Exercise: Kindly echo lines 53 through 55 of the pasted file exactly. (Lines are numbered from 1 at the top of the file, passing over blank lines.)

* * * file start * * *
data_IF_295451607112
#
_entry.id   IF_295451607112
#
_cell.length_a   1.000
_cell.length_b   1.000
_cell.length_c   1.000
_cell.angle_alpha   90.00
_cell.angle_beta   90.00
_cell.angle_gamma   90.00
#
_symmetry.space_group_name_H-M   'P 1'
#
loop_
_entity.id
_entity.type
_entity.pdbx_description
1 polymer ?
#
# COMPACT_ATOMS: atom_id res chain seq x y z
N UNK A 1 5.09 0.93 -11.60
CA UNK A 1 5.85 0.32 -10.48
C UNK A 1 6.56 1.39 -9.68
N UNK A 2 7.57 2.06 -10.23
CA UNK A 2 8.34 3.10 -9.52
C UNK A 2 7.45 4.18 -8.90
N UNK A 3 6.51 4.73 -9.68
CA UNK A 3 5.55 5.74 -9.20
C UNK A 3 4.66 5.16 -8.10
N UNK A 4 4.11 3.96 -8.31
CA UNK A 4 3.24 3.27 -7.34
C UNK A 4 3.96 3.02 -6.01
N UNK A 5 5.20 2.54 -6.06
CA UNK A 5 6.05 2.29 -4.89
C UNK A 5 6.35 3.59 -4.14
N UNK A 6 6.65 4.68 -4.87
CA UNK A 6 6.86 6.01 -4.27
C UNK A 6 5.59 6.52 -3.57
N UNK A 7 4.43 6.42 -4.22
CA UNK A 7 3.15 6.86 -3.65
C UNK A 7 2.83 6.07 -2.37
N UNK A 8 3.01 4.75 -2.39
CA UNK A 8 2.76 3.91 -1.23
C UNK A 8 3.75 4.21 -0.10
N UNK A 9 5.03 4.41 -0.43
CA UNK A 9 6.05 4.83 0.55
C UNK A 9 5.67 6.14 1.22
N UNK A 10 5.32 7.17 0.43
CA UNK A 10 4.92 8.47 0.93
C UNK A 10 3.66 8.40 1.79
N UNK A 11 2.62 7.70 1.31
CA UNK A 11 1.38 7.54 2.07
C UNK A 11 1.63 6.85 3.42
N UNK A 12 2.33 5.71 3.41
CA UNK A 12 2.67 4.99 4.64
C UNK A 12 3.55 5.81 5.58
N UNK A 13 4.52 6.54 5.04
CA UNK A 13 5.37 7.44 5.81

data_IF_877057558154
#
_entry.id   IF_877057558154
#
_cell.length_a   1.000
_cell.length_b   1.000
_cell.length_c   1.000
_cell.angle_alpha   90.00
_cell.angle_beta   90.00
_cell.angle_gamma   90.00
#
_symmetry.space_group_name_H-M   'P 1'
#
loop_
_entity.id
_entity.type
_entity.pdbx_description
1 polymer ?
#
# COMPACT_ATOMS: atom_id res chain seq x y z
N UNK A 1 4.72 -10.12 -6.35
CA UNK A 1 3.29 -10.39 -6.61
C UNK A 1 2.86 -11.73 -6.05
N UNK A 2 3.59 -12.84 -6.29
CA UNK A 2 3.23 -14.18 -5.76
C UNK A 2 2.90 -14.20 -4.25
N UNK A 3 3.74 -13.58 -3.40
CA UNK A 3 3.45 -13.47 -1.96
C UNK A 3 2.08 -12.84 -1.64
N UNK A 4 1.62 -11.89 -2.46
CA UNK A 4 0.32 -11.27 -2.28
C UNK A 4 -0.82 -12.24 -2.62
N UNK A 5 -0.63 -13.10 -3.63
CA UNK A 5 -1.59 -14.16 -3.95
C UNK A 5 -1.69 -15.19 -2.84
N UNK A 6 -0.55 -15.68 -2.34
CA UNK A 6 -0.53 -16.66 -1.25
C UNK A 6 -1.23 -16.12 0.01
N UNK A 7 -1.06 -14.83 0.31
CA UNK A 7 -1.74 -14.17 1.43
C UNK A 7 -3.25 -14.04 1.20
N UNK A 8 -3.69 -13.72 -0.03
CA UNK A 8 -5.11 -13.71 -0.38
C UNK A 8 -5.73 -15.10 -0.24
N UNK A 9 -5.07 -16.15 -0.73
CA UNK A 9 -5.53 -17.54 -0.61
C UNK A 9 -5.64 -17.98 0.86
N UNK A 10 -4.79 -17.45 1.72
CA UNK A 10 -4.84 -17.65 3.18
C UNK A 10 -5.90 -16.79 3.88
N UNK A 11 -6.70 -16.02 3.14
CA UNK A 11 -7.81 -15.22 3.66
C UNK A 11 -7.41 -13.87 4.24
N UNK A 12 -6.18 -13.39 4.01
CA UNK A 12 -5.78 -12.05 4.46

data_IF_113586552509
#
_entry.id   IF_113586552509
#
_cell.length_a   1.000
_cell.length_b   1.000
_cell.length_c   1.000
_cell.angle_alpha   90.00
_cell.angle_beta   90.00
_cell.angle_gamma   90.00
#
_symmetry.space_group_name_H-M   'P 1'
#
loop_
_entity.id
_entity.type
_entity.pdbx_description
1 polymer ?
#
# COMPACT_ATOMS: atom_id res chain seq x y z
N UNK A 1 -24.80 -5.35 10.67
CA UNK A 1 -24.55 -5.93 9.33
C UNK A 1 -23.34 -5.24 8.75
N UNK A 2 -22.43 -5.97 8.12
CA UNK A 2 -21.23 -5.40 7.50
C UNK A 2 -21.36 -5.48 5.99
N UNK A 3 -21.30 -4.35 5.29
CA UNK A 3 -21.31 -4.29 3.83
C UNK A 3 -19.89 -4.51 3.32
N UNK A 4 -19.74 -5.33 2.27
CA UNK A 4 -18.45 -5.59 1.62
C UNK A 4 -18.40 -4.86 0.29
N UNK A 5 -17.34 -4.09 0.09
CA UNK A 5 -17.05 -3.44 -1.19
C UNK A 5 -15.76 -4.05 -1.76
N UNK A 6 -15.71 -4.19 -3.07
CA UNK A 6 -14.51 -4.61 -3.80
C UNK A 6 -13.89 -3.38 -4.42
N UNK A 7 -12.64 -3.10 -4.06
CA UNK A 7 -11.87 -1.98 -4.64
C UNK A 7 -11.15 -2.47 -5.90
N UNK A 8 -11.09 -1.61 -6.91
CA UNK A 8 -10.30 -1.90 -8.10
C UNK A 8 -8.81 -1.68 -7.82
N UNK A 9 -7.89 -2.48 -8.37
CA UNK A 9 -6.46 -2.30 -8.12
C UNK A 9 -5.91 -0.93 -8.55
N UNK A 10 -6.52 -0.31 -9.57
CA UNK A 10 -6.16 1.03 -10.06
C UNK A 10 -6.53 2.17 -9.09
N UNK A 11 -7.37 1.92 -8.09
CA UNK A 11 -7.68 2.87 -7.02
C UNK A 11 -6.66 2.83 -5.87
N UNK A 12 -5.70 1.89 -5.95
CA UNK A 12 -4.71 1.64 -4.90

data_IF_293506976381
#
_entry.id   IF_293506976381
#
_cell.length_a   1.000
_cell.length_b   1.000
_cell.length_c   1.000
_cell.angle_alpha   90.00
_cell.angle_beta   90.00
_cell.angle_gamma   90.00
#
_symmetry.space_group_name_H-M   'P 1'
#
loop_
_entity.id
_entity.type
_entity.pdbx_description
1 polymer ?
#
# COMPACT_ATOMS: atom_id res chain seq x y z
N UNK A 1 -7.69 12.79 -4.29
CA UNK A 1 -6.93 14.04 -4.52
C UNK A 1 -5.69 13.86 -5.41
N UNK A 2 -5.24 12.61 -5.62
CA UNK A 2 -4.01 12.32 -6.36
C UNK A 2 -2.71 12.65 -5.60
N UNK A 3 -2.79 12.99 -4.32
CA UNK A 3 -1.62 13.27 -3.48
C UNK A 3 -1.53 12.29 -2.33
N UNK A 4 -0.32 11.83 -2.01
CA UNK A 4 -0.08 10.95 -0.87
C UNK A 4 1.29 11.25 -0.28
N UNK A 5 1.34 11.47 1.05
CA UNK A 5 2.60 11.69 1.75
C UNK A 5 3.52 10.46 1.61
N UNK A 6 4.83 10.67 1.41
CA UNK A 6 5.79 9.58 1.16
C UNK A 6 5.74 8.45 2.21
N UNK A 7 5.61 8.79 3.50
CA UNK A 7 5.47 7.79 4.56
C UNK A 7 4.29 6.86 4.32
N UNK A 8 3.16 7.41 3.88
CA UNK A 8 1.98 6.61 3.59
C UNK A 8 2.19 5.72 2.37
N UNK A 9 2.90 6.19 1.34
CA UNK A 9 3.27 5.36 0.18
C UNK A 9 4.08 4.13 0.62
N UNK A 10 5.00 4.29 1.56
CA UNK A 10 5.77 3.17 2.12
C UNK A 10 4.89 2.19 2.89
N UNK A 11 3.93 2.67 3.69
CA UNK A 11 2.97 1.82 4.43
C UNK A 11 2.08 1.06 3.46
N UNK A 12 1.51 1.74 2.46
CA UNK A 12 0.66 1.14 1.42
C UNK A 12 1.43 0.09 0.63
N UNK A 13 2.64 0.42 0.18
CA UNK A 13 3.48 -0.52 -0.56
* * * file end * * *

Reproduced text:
C UNK A 11 1.63 6.85 3.42
N UNK A 12 2.33 5.71 3.41
CA UNK A 12 2.67 4.99 4.64